Mark bought the smallest bottle the store had for sale. He could not try it there, since he needed to drive home. Japan has a zero tolerance for alcohol and driving.

Next we headed to Sosuke’s house, or rather the house that inspired the look of the house in Ponyo. (Let’s be honest, it looks nothing like the house in the movie.) We headed down a cute stone-paved back street to look for the house.

We found the house, feigned excitement. and tried to remember what the house in the movie looked like. The next day we watched Ponyo again and could not see how the one house inspired the other.

We looked at the time. Mark thought that Hiroshima City was a 1.5 hour drive away. So, we had just enough time for a quick ferry ride to Sensui Island on the most bad-ass looking ferry ever.

This is not the look of enjoyment.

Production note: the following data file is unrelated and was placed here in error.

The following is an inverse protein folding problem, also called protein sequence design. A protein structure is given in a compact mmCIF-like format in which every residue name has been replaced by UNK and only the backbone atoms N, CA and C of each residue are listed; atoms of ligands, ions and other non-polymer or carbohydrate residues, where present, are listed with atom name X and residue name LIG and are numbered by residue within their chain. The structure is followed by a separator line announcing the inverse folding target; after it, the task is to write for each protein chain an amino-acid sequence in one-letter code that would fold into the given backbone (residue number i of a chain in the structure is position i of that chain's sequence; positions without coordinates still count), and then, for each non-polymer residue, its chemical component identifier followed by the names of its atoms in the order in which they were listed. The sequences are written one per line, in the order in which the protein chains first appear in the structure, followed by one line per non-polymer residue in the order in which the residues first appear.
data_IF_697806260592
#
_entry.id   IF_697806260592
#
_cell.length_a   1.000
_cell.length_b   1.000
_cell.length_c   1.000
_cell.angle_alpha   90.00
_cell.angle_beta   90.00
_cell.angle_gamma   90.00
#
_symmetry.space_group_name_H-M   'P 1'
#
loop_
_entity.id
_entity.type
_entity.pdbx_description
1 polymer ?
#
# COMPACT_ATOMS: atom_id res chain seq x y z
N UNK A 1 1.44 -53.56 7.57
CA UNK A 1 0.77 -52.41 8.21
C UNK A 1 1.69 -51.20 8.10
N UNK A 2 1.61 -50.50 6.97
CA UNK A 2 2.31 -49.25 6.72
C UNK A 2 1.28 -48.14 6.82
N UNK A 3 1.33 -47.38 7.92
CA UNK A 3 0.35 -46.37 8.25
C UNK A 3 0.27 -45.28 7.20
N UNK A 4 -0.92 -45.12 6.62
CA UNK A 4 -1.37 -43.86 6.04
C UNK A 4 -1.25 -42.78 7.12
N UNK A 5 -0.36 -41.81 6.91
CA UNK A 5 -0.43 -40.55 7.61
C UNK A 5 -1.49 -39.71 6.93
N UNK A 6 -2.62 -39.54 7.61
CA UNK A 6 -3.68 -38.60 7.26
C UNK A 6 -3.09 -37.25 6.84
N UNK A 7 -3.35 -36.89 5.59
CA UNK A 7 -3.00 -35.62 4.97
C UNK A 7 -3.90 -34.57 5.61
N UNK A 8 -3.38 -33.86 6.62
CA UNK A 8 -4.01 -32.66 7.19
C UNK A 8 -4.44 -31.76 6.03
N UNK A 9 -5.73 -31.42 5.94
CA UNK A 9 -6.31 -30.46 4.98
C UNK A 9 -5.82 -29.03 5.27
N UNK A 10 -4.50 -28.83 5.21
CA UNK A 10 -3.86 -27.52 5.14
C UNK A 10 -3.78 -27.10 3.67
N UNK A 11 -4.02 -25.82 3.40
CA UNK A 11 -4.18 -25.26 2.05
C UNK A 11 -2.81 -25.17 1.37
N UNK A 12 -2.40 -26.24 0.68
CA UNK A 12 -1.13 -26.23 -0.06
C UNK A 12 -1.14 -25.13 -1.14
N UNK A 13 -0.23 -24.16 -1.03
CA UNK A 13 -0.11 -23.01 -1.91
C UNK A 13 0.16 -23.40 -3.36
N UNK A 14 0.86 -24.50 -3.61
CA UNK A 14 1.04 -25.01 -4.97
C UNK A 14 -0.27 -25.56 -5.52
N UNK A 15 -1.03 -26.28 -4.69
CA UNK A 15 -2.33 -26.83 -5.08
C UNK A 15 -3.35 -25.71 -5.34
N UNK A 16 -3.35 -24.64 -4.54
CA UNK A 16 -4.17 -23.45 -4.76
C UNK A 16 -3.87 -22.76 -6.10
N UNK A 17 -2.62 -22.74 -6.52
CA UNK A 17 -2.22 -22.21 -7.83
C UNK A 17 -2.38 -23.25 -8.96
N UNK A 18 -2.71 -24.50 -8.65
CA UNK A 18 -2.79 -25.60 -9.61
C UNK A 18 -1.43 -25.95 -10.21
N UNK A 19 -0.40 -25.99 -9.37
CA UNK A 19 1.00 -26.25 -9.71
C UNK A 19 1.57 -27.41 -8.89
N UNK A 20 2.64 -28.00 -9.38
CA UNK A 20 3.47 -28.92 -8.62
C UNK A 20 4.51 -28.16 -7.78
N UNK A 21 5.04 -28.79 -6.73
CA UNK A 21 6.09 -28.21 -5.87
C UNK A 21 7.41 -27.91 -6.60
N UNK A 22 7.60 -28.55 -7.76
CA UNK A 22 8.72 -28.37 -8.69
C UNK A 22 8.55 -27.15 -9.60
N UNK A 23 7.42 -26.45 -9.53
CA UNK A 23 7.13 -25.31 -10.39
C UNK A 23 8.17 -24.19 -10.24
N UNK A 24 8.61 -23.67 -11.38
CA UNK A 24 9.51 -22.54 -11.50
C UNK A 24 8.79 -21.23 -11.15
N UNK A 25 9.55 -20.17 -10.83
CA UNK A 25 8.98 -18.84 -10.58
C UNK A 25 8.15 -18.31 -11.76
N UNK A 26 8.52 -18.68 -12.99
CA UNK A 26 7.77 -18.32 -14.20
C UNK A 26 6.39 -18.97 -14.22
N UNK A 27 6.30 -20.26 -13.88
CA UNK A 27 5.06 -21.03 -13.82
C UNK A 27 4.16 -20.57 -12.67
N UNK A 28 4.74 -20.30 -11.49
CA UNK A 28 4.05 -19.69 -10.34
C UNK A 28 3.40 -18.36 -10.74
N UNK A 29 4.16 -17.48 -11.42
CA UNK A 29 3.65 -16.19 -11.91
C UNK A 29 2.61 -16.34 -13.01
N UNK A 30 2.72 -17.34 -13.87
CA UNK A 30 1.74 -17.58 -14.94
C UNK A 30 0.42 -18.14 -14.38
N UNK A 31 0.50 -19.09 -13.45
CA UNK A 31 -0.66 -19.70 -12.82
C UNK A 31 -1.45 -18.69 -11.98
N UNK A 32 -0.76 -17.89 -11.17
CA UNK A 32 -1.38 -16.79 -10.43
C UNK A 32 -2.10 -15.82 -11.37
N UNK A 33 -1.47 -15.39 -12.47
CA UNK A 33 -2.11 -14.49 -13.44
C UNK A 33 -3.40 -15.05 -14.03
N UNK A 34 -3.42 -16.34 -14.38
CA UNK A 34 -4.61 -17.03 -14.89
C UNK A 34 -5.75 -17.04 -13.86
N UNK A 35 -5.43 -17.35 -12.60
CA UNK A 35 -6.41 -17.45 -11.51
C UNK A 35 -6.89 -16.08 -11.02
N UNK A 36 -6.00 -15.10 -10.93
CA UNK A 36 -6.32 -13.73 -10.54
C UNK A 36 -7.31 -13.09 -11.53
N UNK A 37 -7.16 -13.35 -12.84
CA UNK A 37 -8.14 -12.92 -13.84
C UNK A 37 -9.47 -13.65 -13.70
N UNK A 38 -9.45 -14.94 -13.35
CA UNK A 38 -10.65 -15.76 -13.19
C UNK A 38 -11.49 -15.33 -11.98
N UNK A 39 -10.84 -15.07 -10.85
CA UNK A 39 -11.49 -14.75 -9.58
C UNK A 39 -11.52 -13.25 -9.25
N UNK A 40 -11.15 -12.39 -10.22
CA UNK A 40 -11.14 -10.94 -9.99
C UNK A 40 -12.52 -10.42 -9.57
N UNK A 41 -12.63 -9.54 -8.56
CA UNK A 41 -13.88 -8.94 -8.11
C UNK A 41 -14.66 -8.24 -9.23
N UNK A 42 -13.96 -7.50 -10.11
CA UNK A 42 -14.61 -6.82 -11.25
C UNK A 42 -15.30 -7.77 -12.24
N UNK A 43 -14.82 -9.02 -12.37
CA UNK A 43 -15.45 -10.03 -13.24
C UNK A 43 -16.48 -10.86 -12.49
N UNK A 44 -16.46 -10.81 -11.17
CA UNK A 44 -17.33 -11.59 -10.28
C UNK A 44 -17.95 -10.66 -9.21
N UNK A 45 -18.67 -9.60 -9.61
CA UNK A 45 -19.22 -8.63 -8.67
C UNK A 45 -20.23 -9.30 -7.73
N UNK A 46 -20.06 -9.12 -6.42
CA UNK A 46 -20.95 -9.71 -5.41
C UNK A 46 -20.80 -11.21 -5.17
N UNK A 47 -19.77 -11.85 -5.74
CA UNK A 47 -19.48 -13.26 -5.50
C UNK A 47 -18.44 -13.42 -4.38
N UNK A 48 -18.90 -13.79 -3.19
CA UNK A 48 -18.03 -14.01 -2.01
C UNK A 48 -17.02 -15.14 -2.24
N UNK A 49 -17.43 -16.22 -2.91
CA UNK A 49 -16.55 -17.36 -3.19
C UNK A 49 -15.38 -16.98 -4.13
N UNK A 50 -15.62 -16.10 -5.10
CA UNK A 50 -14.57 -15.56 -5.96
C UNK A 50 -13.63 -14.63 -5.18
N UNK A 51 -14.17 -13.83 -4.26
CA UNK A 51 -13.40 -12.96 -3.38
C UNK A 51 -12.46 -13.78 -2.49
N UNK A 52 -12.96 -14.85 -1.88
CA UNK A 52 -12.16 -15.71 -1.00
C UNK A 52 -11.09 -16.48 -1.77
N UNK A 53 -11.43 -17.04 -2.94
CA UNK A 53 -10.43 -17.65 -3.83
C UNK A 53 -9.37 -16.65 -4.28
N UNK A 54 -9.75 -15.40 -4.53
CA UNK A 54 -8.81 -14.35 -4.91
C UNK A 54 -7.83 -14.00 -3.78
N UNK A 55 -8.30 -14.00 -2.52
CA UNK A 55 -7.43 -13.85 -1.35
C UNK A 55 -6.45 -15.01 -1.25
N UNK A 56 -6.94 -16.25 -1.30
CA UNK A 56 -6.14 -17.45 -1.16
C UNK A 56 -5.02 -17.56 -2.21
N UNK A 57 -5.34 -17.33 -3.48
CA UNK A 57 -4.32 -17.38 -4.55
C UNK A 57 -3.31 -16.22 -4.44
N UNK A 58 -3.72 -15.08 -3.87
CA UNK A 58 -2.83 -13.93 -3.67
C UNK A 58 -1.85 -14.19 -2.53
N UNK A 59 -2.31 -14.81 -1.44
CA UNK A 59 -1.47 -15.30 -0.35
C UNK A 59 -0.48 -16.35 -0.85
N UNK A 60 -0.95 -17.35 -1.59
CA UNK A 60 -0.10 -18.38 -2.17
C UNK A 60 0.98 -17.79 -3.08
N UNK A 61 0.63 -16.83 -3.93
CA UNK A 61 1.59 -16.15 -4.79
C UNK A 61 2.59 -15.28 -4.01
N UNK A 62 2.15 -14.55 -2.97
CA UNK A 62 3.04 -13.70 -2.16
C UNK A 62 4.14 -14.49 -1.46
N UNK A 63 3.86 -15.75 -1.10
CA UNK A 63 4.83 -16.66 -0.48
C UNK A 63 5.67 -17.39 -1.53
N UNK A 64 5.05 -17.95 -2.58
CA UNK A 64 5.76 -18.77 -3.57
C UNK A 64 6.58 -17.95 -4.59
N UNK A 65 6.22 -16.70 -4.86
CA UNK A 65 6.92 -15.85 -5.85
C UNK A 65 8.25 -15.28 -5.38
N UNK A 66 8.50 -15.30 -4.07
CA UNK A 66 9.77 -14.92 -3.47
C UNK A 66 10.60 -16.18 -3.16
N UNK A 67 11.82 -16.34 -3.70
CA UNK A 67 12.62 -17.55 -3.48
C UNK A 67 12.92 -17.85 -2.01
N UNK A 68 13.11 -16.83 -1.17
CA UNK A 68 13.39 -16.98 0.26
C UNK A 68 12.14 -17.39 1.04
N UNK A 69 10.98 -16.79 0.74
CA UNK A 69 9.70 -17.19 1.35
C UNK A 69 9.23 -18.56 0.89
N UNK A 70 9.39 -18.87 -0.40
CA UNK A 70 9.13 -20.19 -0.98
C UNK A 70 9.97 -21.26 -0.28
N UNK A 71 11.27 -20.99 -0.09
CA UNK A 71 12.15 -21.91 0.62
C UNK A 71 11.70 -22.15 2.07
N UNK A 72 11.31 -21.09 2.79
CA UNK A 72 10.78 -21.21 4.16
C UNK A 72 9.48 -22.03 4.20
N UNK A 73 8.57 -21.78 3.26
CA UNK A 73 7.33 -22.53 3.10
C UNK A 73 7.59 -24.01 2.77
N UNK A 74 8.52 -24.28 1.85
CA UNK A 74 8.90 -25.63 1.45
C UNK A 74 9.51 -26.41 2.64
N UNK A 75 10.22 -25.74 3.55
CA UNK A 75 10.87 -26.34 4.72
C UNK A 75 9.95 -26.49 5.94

The island itself was meh. Everything there was closed or closing while we walked along the trail. We did make it to the gift shop in time to buy some salty ice cream. Salt is harvested on this island. In fact, the harvesting plant is one of the attractions. So, in the spirit of tourism, salty ice cream is the only flavor sold. (I’m not sure if that is true every day. But on the day Mark and I went, the choice was salty ice cream or no ice cream.)

It was awful. It tasted kind of bad on the first lick and went downhill from there. Mark and I shared one cone between the two of us. I ate until I could no longer stand it. Mark finished it. This is not the town for people who like delicious things.

We went back to the tourist information center to return the Voice Tour. We met our old friend again. He gave us back our deposit and asked us questions about our visit. “Did you see blah blah?”

“Oh yes. It was lovely.”

“How about something something?”

“That was my favorite part!”

We lied. We had no idea what he was talking about. We just felt so bad for not remembering most of the information he gave us. I thought it was better to just lie.